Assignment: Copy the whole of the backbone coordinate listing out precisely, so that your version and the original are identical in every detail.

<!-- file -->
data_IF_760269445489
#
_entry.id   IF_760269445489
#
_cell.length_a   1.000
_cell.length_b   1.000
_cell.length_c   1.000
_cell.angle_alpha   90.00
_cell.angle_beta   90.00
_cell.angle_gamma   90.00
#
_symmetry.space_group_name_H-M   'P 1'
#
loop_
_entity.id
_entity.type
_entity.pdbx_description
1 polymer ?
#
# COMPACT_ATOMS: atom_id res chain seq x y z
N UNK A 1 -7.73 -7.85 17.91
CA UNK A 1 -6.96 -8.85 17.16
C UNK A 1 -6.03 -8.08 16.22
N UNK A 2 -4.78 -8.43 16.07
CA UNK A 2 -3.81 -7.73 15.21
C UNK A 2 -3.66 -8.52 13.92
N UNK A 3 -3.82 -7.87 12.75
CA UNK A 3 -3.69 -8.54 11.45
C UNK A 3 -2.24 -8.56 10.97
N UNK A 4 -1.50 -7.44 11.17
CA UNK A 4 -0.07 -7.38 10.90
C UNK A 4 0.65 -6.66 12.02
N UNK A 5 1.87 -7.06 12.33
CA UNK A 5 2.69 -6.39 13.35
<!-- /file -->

data_IF_760269445489
#
_entry.id   IF_760269445489
#
_cell.length_a   1.000
_cell.length_b   1.000
_cell.length_c   1.000
_cell.angle_alpha   90.00
_cell.angle_beta   90.00
_cell.angle_gamma   90.00
#
_symmetry.space_group_name_H-M   'P 1'
#
loop_
_entity.id
_entity.type
_entity.pdbx_description
1 polymer ?
#
# COMPACT_ATOMS: atom_id res chain seq x y z
N UNK A 1 -7.73 -7.85 17.91
CA UNK A 1 -6.96 -8.85 17.16
C UNK A 1 -6.03 -8.08 16.22
N UNK A 2 -4.78 -8.43 16.07
CA UNK A 2 -3.81 -7.73 15.21
C UNK A 2 -3.66 -8.52 13.92
N UNK A 3 -3.82 -7.87 12.75
CA UNK A 3 -3.69 -8.54 11.45
C UNK A 3 -2.24 -8.56 10.97
N UNK A 4 -1.50 -7.44 11.17
CA UNK A 4 -0.07 -7.38 10.90
C UNK A 4 0.65 -6.66 12.02
N UNK A 5 1.87 -7.06 12.33
CA UNK A 5 2.69 -6.39 13.35